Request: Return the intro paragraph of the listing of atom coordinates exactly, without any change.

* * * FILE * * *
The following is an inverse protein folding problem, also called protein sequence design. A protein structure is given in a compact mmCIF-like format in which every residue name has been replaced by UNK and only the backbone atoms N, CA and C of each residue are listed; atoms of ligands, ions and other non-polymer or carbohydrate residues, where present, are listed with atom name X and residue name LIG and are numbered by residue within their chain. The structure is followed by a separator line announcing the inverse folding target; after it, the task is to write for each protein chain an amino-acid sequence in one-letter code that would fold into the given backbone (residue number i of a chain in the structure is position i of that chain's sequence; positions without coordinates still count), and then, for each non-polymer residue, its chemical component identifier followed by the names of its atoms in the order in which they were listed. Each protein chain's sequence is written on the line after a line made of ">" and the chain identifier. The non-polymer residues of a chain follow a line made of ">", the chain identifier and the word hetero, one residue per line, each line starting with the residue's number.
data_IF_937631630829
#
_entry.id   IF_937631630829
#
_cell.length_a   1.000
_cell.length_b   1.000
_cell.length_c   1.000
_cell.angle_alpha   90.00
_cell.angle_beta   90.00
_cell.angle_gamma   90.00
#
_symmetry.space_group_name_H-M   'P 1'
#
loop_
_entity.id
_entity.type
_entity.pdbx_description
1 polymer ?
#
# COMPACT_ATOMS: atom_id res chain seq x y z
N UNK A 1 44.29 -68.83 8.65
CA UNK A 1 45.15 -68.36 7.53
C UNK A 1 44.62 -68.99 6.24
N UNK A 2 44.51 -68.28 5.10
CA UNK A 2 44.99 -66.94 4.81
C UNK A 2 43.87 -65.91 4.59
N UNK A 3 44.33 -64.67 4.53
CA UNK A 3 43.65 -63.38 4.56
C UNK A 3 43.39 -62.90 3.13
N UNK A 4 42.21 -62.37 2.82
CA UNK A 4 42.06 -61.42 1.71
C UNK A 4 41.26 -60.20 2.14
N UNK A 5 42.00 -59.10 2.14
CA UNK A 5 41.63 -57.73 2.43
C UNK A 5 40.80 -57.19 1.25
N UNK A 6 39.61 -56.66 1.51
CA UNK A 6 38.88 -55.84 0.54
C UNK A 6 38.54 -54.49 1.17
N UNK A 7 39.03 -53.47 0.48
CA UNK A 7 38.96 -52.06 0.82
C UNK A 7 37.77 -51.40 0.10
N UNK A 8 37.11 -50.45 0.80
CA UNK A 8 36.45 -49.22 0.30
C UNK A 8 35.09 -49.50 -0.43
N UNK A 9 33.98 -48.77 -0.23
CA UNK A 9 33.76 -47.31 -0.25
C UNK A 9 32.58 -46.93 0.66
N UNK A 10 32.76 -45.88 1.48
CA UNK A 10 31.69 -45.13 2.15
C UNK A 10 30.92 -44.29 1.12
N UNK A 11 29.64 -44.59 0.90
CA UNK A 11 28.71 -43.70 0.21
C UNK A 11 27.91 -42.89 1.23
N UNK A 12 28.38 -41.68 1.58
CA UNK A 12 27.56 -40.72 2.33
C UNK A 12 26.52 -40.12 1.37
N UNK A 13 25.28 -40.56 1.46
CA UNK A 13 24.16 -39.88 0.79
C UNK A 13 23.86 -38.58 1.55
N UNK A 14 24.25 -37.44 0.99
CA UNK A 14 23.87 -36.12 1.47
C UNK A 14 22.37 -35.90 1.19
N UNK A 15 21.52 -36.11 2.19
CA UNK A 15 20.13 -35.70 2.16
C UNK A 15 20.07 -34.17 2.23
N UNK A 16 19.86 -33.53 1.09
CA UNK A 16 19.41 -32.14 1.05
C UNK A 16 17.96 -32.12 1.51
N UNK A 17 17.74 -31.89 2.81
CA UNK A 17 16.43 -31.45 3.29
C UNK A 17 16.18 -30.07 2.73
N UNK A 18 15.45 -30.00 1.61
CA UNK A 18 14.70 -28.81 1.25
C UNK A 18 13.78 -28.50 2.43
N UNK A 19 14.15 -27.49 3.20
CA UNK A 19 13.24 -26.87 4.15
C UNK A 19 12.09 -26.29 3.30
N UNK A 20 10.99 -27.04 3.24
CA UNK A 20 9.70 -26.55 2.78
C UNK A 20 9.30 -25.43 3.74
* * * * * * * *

The following is an inverse protein folding problem, also called protein sequence design. A protein structure is given in a compact mmCIF-like format in which every residue name has been replaced by UNK and only the backbone atoms N, CA and C of each residue are listed; atoms of ligands, ions and other non-polymer or carbohydrate residues, where present, are listed with atom name X and residue name LIG and are numbered by residue within their chain. The structure is followed by a separator line announcing the inverse folding target; after it, the task is to write for each protein chain an amino-acid sequence in one-letter code that would fold into the given backbone (residue number i of a chain in the structure is position i of that chain's sequence; positions without coordinates still count), and then, for each non-polymer residue, its chemical component identifier followed by the names of its atoms in the order in which they were listed. Each protein chain's sequence is written on the line after a line made of ">" and the chain identifier. The non-polymer residues of a chain follow a line made of ">", the chain identifier and the word hetero, one residue per line, each line starting with the residue's number.